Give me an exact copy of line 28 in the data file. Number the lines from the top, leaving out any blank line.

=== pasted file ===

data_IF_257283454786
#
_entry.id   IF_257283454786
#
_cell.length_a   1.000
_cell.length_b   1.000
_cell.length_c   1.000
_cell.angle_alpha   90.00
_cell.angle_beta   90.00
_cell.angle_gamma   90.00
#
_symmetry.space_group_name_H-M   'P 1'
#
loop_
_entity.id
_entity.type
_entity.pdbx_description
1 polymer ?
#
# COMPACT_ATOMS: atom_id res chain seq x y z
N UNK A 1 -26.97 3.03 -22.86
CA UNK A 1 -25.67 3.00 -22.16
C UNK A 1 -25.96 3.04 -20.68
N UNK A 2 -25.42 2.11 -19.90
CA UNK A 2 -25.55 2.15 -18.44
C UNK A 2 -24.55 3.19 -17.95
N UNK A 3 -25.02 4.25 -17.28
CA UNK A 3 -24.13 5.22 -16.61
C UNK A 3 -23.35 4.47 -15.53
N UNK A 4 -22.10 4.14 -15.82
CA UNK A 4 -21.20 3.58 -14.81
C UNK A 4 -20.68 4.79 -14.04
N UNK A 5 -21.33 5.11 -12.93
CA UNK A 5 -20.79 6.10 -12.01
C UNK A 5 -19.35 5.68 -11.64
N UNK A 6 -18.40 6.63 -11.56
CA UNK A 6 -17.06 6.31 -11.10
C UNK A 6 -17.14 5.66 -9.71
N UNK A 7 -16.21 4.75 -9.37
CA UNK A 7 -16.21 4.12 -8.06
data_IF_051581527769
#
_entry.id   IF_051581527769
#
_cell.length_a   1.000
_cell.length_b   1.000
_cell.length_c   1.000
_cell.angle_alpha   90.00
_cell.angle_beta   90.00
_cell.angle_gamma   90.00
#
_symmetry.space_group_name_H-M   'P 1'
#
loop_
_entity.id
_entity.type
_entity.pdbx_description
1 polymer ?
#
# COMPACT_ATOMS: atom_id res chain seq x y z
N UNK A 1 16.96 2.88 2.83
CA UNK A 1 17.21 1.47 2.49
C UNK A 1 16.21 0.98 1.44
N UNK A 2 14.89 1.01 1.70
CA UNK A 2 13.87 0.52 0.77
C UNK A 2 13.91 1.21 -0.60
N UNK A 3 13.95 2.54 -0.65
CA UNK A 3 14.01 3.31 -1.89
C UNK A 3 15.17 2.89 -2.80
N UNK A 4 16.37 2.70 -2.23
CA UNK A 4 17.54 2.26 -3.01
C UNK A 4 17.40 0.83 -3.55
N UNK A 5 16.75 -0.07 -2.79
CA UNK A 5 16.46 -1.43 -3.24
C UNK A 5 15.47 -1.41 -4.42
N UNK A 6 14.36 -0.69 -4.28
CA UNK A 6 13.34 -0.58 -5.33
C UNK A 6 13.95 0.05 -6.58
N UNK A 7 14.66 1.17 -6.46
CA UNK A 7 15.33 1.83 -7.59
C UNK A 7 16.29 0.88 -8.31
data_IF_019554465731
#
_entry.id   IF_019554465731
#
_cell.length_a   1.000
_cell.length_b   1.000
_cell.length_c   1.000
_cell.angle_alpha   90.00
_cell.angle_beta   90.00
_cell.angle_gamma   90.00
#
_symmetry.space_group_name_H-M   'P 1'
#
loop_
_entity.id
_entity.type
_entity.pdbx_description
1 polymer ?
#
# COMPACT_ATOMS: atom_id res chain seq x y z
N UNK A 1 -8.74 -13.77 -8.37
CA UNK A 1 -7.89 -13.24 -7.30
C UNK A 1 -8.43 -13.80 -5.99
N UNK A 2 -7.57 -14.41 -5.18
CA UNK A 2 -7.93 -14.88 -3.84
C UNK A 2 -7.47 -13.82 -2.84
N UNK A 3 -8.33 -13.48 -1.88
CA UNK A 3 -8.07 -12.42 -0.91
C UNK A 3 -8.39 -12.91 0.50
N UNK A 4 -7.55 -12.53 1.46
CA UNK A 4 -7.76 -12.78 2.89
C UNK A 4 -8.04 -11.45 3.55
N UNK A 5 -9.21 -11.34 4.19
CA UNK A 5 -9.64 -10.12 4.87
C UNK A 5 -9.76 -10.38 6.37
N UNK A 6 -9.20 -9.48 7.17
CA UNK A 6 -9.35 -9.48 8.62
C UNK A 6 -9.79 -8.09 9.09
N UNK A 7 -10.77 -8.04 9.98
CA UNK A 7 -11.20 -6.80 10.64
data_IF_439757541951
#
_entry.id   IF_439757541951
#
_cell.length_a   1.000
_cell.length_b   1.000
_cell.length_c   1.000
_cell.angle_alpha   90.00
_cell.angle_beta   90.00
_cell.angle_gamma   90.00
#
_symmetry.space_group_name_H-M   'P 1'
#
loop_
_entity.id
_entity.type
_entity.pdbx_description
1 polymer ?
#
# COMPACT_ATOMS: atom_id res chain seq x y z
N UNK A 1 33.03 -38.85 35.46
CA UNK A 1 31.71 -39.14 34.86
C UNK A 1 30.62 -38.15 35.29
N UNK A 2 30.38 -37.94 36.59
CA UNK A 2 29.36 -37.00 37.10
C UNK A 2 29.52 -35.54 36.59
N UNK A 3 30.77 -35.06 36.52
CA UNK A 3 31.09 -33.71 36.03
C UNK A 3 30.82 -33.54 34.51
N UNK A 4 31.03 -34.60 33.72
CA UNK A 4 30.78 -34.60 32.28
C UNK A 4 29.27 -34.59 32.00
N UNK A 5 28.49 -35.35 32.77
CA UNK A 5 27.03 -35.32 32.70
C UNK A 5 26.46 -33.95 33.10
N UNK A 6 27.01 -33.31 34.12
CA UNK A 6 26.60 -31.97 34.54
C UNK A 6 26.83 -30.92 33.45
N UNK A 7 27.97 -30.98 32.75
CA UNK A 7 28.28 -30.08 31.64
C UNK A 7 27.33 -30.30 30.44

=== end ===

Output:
CA UNK A 3 -24.13 5.22 -16.61